Measurements with 1 μM CypA were carried out in the absence and presence of small molecules (PF74 or hexacarboxybenzene) or HeLa cell lysate. Each symbol represents an independent experiment. Experiments were recorded at different times with several different batches of viral particles and on two different TIRF microscopes.

https://doi.org/10.7554/eLife.34772.009
Figure 3—figure supplement 2
Equilibrium binding analysis of CypA binding to capsid.

Median number of CypA molecules bound to closed capsids at equilibrium as a function of CypA concentration (vermillion circles) and fit of an equilibrium binding model (black line). The fit gave the following estimates for the interaction: KD = 12 μM; number of CypA-binding sites on the intact capsid ~600. These data were recorded in a repeat experiment for the data shown in Figure 3E but with a different batch of viral particles and on a different TIRF microscope.

https://doi.org/10.7554/eLife.34772.010
Figure 3—figure supplement 3
SPR measurements of the CypA-CA interaction.

(AB) SPR traces of CypA binding and dissociation on surfaces modified with (A) CA K158C (reacted with a maleimide derivative of biotin) or (B) cross-linked CA hexamers (reacted with an NHS ester derivative of biotin) recorded at 1.6, 3.1, 6.3, 12.5, 25, 50 and 100 μM CypA (curves from bottom to top). (CD) Response at equilibrium as a function of CypA concentration and fit of a binding model to the data (black line) to obtain the dissociation constant of the CypA interaction with monomeric (C, KD = 21.8 μM) and hexameric (D, KD = 19 μM) CA protein.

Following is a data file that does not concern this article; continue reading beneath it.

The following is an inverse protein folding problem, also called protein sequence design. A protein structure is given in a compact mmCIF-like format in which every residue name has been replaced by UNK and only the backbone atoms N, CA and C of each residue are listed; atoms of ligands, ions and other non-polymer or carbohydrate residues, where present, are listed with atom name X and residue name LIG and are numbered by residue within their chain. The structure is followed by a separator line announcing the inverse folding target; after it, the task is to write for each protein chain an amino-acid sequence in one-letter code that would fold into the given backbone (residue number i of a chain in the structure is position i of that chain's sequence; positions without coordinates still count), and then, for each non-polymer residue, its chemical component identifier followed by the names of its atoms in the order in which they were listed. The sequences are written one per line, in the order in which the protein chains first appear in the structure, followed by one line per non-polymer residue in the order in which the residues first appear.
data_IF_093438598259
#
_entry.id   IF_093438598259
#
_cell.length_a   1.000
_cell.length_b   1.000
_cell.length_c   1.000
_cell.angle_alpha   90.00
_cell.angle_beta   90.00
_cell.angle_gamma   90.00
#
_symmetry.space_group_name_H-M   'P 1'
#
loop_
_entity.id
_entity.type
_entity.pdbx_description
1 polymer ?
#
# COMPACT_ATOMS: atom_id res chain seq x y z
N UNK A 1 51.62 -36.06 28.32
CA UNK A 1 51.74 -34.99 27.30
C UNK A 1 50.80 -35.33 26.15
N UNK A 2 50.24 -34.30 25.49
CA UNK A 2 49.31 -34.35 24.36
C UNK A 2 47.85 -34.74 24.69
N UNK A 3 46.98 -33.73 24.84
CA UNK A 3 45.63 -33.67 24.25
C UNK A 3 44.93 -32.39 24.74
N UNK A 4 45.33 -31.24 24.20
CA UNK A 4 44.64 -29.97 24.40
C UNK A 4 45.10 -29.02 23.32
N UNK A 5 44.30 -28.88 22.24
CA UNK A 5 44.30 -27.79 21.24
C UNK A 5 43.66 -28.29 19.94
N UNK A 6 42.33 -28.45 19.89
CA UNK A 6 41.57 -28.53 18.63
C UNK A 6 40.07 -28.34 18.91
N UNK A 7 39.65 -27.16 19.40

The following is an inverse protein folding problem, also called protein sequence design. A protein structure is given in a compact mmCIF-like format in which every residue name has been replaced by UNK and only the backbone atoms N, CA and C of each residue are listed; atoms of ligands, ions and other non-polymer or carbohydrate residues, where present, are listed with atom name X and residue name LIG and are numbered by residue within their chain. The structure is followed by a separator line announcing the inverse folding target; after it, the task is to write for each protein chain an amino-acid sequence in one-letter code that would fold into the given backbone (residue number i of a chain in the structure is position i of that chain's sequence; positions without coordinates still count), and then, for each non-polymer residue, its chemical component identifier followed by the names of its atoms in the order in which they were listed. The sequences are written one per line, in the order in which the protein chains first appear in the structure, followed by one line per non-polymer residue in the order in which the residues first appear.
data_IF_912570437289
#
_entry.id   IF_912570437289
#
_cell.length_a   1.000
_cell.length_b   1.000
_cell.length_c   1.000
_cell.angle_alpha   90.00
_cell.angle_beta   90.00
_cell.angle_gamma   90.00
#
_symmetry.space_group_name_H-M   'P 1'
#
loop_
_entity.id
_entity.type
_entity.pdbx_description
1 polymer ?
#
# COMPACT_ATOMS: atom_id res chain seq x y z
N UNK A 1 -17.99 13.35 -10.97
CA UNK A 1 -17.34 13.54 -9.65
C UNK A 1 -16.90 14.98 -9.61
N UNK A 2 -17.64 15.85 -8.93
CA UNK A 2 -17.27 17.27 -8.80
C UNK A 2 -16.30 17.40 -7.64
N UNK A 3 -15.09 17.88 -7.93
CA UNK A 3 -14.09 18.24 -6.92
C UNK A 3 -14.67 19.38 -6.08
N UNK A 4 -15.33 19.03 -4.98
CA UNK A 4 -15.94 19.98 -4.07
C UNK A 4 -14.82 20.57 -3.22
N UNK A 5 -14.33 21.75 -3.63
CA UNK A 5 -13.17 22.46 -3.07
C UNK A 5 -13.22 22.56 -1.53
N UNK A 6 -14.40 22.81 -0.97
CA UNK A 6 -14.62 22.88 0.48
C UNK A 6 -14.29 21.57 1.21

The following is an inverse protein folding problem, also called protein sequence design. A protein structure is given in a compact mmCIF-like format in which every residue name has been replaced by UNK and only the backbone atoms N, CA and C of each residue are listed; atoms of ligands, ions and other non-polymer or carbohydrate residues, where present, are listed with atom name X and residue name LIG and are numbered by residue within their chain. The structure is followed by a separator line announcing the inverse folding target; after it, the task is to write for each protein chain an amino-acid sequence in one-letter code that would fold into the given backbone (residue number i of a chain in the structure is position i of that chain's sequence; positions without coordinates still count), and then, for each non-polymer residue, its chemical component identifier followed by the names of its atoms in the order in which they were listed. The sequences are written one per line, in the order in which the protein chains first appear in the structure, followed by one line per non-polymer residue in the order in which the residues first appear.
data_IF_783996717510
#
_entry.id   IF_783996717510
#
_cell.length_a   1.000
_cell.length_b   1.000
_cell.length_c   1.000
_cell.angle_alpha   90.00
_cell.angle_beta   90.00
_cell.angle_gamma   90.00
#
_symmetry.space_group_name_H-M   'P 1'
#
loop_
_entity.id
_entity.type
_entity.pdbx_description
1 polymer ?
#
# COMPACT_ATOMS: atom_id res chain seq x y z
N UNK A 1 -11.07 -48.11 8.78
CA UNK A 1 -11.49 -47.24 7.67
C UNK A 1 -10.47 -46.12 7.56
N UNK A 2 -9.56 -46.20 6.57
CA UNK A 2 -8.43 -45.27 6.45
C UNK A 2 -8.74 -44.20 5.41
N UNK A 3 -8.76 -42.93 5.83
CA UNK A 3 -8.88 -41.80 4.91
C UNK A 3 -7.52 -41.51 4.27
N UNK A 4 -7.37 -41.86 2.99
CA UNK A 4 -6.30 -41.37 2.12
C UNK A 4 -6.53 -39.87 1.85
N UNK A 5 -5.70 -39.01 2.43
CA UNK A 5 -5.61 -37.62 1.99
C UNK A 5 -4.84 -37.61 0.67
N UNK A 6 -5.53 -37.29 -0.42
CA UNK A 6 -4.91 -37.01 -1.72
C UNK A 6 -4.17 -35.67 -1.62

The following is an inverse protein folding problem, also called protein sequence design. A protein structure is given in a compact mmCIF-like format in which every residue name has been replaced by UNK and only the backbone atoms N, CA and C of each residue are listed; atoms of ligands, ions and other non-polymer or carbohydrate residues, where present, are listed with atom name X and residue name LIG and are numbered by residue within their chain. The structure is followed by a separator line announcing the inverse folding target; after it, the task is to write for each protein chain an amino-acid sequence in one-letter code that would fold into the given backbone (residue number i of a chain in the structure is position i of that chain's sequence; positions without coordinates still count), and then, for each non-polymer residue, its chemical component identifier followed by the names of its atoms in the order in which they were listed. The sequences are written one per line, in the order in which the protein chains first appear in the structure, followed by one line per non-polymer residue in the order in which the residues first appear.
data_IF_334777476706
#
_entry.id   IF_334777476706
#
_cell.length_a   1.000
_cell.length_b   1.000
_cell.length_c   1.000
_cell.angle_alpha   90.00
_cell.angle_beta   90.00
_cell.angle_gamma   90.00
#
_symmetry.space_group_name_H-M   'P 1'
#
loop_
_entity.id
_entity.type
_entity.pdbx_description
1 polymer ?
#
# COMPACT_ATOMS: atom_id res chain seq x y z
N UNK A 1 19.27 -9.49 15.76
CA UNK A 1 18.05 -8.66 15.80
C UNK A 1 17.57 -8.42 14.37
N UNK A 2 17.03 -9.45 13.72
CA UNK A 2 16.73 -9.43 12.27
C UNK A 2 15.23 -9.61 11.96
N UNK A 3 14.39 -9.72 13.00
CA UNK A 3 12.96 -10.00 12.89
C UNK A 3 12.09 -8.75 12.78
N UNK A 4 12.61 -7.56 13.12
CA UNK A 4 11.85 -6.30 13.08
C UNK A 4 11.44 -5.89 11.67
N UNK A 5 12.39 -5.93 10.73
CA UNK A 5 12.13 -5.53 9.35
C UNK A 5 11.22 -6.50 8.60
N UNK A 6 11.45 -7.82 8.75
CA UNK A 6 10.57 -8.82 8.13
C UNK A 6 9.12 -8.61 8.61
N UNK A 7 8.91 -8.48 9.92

https://doi.org/10.7554/eLife.34772.011
Painting the capsid with CypA to visualize lattice disassembly kinetics.

(A) Schematic diagram of the TIRF CypA paint assay. (B) Example traces of AF568-CypA binding (vermillion) to individual leaky capsids that do not retain GFP (green) after permeabilization of the viral envelope. The concentration of CypA was 0.7 μM. (C) Heatmap of CypA binding traces to all leaky capsids in the field of view aligned with respect to the time of envelope permeabilization (tP = 0). The bold black line represents the median CypA trace. The histograms at the right show the distribution of intensities at tP = 5 s and 300 s. (D) Example traces of AF568-CypA binding (vermillion) to individual capsids that initially retain a fraction of the GFP signal (green) after permeabilization of the viral envelope, and then open to release this residual GFP signal. The concentration of CypA was 0.7 μM. (E) Heatmap of CypA intensity traces of all capsids in the field of view that undergo opening. The traces in the left panel are aligned with respect to the time of envelope permeabilization (tP = 0), while the traces in the right panel are aligned with respect to capsid opening. The bold black line represents the median CypA trace. The histograms at the right show the distribution of intensities after binding equilibrium is reached (at tP = 10 s) and at the end of lattice disassembly. Representative data from three independent experiments using different viral preparations.